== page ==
AT&T FaceTime restrictions may be at odds with FCC net neutrality rules

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AT&T already announced that it would be rolling out shared data plans for their new mobile customers, but it looks like the separation between subscribers won’t just be how their data is distributed–application use may have limits as well.

We reported last month that AT&T may be planning on limiting access to FaceTime for iPhone owners based on their data service. Unfortunately for AT&T, it looks as though this may be in violation of FCC rules on net neutrality.

What we know about the limits

As of last week, AT&T made it known that using FaceTime over its 3G and 4G mobile network — a feature that will become available with iOS 6 in the fall — will be available only for shared data plan users. Users who are gripping tight to their tiered and unlimited plans will only be able to use the video chat app while connect to a Wi-Fi network. As wireless carriers are known to do, this limit in functionality is likely a push to get users to sign up for the new shared plans.

What we know about the law

According to Public Knowledge’s senior staff lawyer John Bergmayer (via NY Times), this attempt to prohibit use of a particular application puts AT&T in violation of the FCC’s rules on net neutrality. He refers to the Open Internet Rules, specifically one that states that mobile providers cannot “block applications that compete with the provider’s voice or telephony services.” The fact that the FCC used the term “telephony” aside, this raises a legitimate question as to the legality of AT&T’s app block. Mr. Bergmayer stated that there is “no technical reason why one data plan should be able to access FaceTime, and another not.”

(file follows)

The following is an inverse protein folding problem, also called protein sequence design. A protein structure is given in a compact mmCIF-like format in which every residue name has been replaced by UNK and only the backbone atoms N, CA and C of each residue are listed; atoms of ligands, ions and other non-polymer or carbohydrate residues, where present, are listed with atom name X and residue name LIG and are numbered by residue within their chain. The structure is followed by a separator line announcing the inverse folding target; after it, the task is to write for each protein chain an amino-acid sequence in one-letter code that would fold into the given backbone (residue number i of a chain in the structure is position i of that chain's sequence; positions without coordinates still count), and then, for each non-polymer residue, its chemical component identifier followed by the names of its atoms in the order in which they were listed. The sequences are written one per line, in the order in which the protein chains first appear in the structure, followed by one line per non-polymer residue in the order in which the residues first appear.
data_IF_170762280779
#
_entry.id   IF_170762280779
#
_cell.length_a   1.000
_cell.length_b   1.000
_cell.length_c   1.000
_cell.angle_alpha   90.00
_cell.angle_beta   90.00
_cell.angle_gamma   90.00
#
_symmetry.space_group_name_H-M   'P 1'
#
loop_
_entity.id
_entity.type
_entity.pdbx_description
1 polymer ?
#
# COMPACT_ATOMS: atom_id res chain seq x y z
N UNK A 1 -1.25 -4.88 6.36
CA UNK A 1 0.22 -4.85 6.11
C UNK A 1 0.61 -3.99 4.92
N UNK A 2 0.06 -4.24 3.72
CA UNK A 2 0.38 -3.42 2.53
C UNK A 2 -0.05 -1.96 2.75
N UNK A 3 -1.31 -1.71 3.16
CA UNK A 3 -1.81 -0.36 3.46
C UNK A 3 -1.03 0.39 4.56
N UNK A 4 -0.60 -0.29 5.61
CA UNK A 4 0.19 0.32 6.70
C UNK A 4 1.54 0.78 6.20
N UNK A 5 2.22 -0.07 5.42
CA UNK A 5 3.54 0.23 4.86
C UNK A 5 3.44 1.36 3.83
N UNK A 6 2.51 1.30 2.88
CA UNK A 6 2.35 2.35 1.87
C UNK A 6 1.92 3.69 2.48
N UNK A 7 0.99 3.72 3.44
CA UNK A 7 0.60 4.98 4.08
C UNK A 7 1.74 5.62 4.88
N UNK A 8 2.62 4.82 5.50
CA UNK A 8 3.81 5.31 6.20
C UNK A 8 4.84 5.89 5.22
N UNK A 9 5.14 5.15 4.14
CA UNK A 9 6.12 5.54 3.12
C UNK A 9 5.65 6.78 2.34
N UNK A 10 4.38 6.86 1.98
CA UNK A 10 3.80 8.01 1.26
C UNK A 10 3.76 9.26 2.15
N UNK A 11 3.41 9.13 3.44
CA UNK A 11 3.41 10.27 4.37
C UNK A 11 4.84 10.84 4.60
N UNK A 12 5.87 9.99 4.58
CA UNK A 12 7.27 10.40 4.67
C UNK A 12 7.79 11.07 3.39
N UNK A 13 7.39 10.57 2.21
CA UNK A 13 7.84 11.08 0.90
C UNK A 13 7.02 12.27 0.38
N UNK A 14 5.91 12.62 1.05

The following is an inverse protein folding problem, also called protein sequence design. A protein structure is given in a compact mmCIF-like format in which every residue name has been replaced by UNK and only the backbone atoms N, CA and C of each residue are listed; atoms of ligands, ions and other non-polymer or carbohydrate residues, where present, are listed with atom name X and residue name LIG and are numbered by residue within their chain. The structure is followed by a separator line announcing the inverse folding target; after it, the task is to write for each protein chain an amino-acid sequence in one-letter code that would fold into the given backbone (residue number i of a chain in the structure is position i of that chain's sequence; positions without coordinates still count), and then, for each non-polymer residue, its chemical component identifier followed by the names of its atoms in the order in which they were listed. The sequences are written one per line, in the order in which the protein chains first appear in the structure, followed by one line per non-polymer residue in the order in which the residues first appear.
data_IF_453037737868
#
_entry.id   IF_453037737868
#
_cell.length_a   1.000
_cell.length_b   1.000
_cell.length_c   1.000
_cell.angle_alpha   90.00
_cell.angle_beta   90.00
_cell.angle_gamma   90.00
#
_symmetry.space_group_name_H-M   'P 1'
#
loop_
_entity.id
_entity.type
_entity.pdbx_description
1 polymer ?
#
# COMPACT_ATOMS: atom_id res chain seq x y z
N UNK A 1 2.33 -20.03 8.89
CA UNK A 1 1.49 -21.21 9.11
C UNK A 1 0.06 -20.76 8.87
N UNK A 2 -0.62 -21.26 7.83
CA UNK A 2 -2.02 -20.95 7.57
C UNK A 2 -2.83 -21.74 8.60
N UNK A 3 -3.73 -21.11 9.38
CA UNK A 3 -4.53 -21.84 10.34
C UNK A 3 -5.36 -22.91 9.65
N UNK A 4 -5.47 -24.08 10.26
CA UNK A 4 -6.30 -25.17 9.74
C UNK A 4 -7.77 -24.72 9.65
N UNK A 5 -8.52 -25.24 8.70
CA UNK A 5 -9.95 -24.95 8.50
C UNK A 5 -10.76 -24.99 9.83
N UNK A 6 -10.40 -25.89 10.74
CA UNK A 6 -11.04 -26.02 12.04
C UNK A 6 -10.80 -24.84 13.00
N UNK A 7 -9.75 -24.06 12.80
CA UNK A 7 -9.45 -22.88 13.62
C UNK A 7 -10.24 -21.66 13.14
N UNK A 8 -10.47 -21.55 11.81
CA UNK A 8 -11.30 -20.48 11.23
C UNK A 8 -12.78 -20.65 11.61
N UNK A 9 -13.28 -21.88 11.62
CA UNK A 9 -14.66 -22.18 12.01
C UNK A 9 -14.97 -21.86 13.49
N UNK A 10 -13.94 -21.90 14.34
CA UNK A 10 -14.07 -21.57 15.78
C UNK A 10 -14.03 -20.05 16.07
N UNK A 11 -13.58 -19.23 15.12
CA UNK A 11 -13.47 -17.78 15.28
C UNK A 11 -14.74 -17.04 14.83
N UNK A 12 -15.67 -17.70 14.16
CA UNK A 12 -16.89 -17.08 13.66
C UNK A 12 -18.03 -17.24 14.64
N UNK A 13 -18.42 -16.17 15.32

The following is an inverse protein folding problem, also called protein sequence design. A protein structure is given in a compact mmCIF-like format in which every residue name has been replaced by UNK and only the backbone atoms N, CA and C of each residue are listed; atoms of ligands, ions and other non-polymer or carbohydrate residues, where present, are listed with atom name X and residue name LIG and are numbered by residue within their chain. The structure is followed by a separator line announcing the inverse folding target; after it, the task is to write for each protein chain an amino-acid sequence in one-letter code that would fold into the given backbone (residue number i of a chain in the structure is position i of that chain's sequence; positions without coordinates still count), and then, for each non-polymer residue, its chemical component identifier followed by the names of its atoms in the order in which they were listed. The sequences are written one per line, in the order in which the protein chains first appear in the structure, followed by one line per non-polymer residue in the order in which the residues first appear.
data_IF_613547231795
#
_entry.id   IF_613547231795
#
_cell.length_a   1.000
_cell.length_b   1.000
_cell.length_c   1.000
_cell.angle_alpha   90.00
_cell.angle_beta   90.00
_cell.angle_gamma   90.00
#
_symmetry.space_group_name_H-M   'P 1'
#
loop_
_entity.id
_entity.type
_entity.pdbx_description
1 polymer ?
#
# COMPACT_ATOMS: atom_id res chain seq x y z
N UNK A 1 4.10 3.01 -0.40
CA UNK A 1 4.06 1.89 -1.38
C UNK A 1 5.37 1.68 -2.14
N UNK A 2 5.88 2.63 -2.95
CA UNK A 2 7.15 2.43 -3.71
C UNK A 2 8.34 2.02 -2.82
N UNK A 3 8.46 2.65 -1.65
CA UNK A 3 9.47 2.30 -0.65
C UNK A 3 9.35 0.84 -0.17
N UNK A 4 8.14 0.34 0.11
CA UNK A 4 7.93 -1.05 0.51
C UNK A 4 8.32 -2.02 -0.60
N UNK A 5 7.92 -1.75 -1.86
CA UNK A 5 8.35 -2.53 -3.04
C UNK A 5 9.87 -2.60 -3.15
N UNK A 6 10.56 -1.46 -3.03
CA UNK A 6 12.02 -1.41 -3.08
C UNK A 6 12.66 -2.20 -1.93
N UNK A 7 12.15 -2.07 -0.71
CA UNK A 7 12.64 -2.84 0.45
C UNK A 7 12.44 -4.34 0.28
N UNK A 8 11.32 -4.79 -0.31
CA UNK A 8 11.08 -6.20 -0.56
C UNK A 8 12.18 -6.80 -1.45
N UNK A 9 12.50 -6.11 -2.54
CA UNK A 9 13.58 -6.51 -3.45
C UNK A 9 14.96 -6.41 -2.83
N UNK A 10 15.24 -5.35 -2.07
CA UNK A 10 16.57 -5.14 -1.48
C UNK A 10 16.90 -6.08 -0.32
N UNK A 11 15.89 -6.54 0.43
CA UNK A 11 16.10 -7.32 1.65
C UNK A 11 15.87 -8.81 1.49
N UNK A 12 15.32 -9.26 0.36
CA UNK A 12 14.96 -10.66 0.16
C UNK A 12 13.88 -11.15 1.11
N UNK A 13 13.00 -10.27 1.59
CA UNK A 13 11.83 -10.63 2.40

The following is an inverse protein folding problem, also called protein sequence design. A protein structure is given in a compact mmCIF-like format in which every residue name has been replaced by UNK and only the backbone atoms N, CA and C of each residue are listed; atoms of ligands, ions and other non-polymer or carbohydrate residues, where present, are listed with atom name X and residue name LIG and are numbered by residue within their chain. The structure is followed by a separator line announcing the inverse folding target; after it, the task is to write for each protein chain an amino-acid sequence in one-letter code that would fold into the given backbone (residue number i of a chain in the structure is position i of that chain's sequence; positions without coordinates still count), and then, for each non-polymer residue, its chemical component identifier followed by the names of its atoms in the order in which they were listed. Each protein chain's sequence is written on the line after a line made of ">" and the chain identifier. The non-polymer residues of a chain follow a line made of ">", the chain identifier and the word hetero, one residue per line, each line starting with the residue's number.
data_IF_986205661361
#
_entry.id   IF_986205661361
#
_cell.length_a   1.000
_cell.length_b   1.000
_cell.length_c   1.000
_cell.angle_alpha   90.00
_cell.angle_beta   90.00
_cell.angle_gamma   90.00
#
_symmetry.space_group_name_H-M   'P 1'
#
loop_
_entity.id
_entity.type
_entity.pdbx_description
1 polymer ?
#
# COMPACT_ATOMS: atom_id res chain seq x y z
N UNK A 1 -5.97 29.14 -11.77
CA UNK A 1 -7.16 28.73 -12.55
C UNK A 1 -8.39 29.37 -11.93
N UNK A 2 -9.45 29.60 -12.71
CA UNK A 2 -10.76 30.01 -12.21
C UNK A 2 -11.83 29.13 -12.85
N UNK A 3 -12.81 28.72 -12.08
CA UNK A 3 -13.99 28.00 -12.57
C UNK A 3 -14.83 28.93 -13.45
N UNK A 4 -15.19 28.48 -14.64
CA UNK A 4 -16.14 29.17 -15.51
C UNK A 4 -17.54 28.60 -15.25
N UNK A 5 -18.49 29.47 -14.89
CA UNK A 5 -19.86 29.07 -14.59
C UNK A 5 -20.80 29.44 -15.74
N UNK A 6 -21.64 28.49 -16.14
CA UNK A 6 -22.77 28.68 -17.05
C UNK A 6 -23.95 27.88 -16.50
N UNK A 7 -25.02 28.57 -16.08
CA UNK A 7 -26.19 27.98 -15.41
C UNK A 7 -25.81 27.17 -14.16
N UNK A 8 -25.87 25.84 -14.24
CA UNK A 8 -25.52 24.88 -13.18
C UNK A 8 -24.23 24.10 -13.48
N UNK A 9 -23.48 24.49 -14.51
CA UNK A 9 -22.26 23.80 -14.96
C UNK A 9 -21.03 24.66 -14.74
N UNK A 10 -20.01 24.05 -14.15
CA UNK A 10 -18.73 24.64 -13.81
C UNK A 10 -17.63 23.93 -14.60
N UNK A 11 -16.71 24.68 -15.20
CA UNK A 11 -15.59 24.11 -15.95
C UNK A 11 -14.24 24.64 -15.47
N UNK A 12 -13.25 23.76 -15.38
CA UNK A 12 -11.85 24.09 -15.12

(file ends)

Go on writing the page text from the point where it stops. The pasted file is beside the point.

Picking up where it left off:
While the FCC is currently not making a comment on this case, there is some precedent already set on the issue that may give us an indication as to how this will play out. Back in July, the FCC ruled that Verizon couldn’t block tethering applications in the Google Play store. Verizon tried to institute that blockage because apps made available a service that Verizon was charging for. Because of the FCC’s ruling, tethering apps are now available for Verizon customers.

What it means for other service providers

If AT&T is allowed to put up a firewall to prevent certain users from accessing an individual application, a somewhat startling statement will be made. Does this mean that other applications will see a similar block, like Skype on Windows Phones or other third party applications on any given service? It conjures up a somewhat frightening scenario in which app access becomes a tiered system. Only top data subscribers get access to top apps. If AT&T puts limits up on a game like Angry Birds, there could be riots in the street, but what about less popular texting apps or products like Google Voice, which directly conflict with AT&T’s services?

At the moment, this FaceTime debate only concerns AT&T users. Sprint has stated that it has no intention of charging extra for FaceTime access. Verizon has also not made any indication that it will put similar limits on iOS 6’s flagship video chat program. If nothing else, this may just give AT&T iPhone owners a reason to leave for another carrier. Then again, iPhone users have lived with Wi-Fi only FaceTime for this long. Maybe they don’t really need to video chat on 3G or 4G.